News Briefsback to top 

Several skydivers made successful jumps at Mount Everest last week, using specially made parachutes and oxygen systems. The highest jumpers departed their Pilatus Porter aircraft at 29,500 feet, and landed at what the trip organizers called "the highest drop zone in the world," Shyangboche, at 12,350 feet. A total of 41 jumpers, both tandem and solo, participated in the Skydive Everest event. The trip was organized by High & Wild, an adventure travel company based in the U.K. "Everything that we've developed for this adventure, from the oxygen systems to the face masks to the gloves, everything has worked perfectly," said skydiver Ralph Mitchell, one of the trip organizers. "We feel we've advanced sports skydiving at high altitude even further with this event." The company is offering another skydiving trip to Everest in May 2009. More...

A drunk airline passenger who said he had a bomb was overpowered by fellow passengers...
The first-ever civilian-owned Harrier made its airshow debut in Virginia last weekend...
The Rocket Racing League got the official OK to fly demo flights next year...
Ex-con says 1986 plane crash was deliberate assassination of Mozambique's president...
Dennis Ferguson, who until recently was CEO at Mooney, has left the company....
Strike talks at Boeing have stalled; no quick resolution is expected. More...

Win This Plane!
Enter AOPA's 2008 Sweepstakes and you could be flying high in a fully refurbished Piper Archer II, accented with a new instrument panel featuring the world's first installed certified EFD1000 PFD. Custom extras include handcrafted leather seats, tie-down rings, nav light retainers, and wood trim accents. Click for more details.
What You Missed in AVwebBizback to top 

NASA is working with Gulfstream to test a "fly-by-cam" system in which the pilot of a supersonic business jet would land the aircraft using a video feed from an HD camera. According to The Register the system is aimed at solving one of the vexing issues facing development of the speedy bizjets in that their design almost inevitably dicates a high angle of attack for landing and the long pointy nose of such aircraft obscures the forward view. Concorde designers solved the problem with the intensely complicated drooping nose but that's not likely practical for business jet-sized aircraft. So, the researchers are trying to convince the FAA that a camera in the nose is a replacement for the view out the windshield and they're inviting FAA pilots to test the theory themselves. More...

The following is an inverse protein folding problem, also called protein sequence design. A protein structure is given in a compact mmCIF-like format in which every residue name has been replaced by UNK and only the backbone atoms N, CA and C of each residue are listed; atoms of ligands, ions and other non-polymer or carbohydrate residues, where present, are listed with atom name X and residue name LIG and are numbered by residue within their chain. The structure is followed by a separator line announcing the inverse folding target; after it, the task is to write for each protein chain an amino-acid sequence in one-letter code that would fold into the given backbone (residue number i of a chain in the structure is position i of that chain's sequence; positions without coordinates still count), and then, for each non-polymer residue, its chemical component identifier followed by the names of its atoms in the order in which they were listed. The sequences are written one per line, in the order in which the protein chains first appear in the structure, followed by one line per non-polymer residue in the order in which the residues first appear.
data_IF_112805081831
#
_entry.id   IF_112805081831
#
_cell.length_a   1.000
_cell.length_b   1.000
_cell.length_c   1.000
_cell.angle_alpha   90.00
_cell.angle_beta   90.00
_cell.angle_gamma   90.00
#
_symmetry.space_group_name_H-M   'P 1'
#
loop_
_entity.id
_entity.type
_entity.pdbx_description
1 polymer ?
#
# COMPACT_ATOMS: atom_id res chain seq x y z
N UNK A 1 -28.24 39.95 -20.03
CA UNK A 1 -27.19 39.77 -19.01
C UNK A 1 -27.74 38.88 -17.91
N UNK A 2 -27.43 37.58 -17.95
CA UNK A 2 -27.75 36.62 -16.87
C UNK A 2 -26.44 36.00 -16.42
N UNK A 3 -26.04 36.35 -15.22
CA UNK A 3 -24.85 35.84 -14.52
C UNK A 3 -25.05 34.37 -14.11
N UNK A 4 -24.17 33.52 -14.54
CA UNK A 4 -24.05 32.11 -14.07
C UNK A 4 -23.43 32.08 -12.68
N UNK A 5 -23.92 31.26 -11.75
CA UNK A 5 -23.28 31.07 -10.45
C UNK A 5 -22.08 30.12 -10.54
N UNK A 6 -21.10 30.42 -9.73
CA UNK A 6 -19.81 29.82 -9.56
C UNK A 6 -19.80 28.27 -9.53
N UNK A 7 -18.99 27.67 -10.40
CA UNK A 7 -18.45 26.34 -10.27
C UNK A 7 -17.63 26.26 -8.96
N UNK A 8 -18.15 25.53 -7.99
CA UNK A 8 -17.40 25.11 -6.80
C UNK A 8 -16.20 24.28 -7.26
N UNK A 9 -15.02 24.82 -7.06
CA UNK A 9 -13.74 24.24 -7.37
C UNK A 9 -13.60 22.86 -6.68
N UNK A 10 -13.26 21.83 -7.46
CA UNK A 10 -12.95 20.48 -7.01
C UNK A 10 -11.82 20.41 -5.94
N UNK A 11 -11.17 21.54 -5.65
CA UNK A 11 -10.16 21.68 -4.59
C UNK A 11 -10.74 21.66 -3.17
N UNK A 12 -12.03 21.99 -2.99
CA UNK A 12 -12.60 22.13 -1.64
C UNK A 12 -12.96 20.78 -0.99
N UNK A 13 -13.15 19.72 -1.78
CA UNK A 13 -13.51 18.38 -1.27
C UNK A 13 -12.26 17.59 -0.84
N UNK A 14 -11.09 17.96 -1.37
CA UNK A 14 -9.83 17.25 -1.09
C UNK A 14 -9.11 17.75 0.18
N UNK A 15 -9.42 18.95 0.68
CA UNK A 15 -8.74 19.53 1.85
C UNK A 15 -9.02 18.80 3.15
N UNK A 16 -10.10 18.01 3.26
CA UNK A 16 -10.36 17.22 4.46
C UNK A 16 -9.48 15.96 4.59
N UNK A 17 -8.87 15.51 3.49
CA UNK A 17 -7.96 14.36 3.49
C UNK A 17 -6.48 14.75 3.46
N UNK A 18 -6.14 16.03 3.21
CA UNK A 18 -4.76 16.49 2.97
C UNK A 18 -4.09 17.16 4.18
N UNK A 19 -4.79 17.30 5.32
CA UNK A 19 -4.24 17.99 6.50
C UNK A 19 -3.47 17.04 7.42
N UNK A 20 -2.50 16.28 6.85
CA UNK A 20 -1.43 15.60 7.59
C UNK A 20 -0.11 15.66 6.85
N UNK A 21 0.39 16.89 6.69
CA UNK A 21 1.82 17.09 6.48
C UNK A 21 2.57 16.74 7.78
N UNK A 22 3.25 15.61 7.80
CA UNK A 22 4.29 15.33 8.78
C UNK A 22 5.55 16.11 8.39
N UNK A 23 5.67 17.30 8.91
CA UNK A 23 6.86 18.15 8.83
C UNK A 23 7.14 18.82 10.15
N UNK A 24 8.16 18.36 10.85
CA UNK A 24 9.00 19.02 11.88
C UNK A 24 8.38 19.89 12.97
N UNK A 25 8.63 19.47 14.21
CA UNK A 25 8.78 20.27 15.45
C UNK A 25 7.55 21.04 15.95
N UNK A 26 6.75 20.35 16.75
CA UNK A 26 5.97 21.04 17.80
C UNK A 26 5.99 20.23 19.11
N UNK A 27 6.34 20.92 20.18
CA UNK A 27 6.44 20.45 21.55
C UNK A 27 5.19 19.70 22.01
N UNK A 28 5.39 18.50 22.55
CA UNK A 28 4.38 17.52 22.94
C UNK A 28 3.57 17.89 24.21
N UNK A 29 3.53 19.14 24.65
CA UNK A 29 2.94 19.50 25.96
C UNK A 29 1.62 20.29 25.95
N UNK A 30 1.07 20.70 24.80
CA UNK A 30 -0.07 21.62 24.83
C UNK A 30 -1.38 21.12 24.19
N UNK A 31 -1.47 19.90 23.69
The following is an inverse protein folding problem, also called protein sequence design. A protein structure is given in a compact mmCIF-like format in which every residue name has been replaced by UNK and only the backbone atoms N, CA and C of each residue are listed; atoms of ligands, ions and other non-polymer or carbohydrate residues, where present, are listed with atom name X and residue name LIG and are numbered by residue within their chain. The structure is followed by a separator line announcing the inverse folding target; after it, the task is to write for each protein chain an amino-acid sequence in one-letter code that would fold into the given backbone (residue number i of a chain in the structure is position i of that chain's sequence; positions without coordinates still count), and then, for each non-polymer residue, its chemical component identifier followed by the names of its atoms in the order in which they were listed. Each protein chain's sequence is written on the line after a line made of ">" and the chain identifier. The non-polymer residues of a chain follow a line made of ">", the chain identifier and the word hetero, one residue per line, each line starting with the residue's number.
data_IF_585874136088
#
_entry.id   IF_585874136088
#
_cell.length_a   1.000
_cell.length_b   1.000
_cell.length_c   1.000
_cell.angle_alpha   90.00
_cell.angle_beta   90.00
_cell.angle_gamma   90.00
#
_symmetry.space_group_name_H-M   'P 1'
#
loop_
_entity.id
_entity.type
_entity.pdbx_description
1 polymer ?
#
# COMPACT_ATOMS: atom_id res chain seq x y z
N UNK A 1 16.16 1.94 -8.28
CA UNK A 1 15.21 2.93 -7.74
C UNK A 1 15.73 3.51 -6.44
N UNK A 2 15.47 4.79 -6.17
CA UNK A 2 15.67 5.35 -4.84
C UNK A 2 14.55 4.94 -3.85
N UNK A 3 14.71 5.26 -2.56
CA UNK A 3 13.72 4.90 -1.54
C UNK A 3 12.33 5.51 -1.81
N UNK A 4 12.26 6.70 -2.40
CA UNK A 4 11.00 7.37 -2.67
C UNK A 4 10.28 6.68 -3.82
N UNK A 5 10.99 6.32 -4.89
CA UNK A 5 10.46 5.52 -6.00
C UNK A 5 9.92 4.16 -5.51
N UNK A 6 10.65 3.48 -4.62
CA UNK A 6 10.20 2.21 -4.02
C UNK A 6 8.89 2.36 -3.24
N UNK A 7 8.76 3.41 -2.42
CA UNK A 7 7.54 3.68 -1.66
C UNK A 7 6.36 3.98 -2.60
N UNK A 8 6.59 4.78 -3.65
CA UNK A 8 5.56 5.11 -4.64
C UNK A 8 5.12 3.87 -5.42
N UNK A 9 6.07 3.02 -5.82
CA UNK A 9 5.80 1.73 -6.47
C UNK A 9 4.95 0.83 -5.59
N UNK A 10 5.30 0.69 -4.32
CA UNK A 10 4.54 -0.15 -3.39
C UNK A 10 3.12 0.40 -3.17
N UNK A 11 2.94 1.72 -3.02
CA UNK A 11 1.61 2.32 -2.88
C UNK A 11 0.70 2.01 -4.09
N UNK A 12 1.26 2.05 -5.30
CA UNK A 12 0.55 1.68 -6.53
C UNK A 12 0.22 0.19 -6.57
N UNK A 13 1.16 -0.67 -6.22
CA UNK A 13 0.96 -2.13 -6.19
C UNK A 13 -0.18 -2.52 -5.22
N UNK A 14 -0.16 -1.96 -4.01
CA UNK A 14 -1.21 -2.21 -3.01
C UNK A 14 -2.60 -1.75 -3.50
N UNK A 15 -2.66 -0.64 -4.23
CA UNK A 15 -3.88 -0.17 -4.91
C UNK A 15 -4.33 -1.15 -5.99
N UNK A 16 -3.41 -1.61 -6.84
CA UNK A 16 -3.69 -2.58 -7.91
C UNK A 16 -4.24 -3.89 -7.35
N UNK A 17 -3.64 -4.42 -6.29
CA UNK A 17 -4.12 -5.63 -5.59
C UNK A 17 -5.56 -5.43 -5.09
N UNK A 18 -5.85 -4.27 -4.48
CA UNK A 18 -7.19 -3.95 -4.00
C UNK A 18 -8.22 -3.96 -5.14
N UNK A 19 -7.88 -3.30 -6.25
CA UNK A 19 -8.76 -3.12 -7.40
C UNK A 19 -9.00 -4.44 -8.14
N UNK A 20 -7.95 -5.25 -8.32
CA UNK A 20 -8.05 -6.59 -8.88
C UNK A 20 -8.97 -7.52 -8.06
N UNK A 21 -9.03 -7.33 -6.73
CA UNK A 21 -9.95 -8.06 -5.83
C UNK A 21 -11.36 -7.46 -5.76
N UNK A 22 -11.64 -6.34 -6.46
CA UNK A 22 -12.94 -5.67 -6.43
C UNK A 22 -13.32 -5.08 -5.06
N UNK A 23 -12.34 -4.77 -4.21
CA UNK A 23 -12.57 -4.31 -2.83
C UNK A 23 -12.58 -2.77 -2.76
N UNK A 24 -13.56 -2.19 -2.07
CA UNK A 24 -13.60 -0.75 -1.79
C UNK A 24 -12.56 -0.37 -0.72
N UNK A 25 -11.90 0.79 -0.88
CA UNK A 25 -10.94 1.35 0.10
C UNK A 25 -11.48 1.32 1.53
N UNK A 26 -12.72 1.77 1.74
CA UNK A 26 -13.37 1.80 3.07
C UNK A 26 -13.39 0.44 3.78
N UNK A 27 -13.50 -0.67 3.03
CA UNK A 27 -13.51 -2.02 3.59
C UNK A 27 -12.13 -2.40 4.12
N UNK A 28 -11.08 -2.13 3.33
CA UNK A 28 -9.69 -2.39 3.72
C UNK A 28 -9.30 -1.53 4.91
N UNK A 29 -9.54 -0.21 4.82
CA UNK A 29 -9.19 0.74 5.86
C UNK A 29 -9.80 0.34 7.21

The FAA says it's "looking into" whether the training of a developmental controller in Florida was accomplished at the expense of three airlines and their passengers aboard four airliners. The National Air Traffic Controllers Association alleged Tuesday that a supervisor ordered on-duty controllers at the Jacksonville Air Route Traffic Control Center to re-route a Delta Boeing 757, a Virgin Boeing 747 and two Southwest Boeing 737s to generate more traffic for a trainee undergoing a "skills check." NATCA says the aircraft were diverted by up to 100 miles and into the path of thunderstorms but the FAA says the longest diversion was about 50 miles and not into thunderstorms. More...

HAVE YOU SIGNED UP yet for AVweb's NO-COST weekly business aviation newsletter, AVwebBiz? Reporting on breaking news, Business AVflash focuses on the companies, the products and the industry leaders that make headlines in the business aviation industry. Business AVflash is a must read. Sign up today at http://www.avweb.com/profile/. More...

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New on AVwebback to top 

Sure, you can fly an ILS to minimums in a summer hurricane without breaking a sweat, but can you fly a VFR traffic pattern on a clear day? More...

It probably is; you just haven't noticed. In the latest installment of our AVweb Insider Blog, Editorial Director Paul Bertorelli discusses why avgas prices are less volatile than those at the corner service station. More...

In the current economic gloom, oil prices are in retreat. That's a good thing, right?

No, it's not. And here's why: Higher gas prices may be the only way out of our distastrous dependence on imported oil. Read more in our latest AVweb Insider blog. More...

Get into the Cockpit!
Classic Cockpits is a series of high-quality DVDs that put you into the pilot's seat of some of the world's great airplanes. Be there for engine start, checklists, taxi, take-off, climb, cruise, descent, landing, and more. Titles currently available are: Flying the Legendary DC-3, Flying the PBY Catalina, and Flying the de Havilland Vampire.

Click on the individual titles for complete descriptions, and click here to order all DVDs online now.